One afternoon I watched Warnecke dissect 50 of the new termites. He worked at a rapid clip, pulling the insects’ heads and anuses in opposite directions with a microscopically violent yank; each termite’s gut unwound into a short, lumpy string. He showed me an electron-micrograph image of the inside of the gut. It looked like an undulating carpet. On it were rod-shaped bacteria; Warnecke pointed out pimple-like structures on the sides of a few, which he thought might be the space-station-like giant proteins. He speculated that the proteins work something like a Swiss Army knife, holding an array of tool-like enzymes and catalysts outside the cell to grab pieces of wood and whittle away, allowing the cell to slurp up the sugars thus released. If this hypothesis is correct, the proteins could be a great fit for biofuel production, because those loose sugars could be fermented into ethanol.

But the magnified images were far from conclusive. Hugenholtz slumped in front of the screen and complained that he saw no wood in the gut—were the termites starving? He impatiently made a list of tests he wanted done. Hugenholtz is confident that the team will eventually figure out what the proteins do. “You really see the science flailing around blindly here—but then things crystallize out of the darkness,” he told me.

One morning when I met Hugenholtz and Warnecke at a coffee shop, they began to riff on how the gut might work. “You get the feeling the microorganisms are more dominant than the termite. They must have a way to control the insect,” Warnecke said. Hugenholtz interrupted, quoting a colleague: “Maybe the termite is just a fancy delivery system for the creatures in the gut.” We tend to assume that the larger organism in a symbiotic relationship is in charge, but relationships like the one between the termite and the microbes involve constant two-way chemical communications. Even human beings, Hugenholtz said, are subconsciously eavesdropping on chemical conversations between the inhabitants of our guts; this leads us to crave, say, potato chips when our microbes want salt. His eyes fell warily on his coffee. “Do you think our stomach bacteria have trained us?”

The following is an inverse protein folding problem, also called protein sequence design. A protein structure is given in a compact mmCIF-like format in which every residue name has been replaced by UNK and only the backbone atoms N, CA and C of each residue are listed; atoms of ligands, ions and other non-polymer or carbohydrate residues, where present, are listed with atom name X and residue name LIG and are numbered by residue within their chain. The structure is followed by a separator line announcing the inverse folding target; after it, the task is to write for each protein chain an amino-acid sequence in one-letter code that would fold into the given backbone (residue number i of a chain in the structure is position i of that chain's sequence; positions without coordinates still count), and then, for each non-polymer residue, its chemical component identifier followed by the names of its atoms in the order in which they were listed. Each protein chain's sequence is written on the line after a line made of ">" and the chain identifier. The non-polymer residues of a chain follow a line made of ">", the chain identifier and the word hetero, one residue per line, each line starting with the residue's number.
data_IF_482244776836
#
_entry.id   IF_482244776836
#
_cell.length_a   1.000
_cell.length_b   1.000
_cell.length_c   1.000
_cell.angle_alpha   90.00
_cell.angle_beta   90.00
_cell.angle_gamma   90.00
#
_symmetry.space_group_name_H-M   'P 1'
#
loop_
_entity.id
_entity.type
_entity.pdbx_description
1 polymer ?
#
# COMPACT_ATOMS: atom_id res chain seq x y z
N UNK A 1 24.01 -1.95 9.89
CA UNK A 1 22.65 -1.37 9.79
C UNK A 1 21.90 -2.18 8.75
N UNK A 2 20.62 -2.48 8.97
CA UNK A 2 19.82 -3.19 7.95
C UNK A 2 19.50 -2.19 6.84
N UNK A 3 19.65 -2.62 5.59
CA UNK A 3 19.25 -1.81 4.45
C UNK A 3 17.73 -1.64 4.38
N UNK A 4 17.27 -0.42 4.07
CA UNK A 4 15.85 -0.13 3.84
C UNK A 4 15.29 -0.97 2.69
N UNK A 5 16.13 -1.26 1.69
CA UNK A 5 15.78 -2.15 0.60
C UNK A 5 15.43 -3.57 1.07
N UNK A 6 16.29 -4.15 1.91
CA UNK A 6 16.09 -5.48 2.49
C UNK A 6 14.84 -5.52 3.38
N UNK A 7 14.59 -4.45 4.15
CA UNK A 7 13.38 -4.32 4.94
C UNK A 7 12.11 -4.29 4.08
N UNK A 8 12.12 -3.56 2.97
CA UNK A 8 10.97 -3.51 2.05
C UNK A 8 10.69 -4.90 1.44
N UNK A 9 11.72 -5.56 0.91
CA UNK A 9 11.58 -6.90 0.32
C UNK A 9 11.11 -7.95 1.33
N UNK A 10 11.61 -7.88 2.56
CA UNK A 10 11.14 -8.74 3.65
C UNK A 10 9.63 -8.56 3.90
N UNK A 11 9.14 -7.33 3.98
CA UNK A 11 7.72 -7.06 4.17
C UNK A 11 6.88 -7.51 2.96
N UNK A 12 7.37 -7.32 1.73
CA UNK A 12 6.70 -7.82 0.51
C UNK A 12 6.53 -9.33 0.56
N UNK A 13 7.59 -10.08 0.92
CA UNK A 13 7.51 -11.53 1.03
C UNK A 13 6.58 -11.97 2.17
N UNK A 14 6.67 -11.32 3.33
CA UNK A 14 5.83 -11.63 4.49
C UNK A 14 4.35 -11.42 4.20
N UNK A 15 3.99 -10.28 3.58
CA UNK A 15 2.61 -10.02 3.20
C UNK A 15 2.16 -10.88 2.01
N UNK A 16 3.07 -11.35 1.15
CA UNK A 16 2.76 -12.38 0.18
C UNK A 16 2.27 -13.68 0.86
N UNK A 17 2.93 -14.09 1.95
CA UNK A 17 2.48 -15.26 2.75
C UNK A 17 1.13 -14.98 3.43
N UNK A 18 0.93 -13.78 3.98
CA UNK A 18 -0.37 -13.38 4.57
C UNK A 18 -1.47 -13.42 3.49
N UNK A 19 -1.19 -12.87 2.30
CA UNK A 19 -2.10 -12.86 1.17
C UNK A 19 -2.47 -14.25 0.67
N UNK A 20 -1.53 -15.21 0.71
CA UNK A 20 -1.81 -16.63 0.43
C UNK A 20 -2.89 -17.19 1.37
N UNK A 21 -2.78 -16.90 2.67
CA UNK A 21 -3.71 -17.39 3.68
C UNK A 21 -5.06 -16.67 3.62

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Lisa Margonelli is a writer on energy and environment. She spent four years and traveled 100,000 miles to write her book, "Oil On the Brain: Petroleum's Long Strange Trip to Your Tank." More

Lisa Margonelli directs the New America Foundation's Energy Productivity Initiative, which works to promote energy efficiency as a way of ensuring energy security, greenhouse gas emissions reductions, and economic security for American families. She spent roughly four years and traveled 100,000 miles to report her book about the oil supply chain, Oil On the Brain: Petroleum's Long Strange Trip to Your Tank, which the American Library Association named one of the 25 Notable Books of 2007. She spent her childhood in Maine where, during the energy crisis of the 1970s, her family heated the house with wood hauled by a horse. Later, fortunately, they got a tractor. The experience instilled a strong appreciation for the convenience of fossil fuels.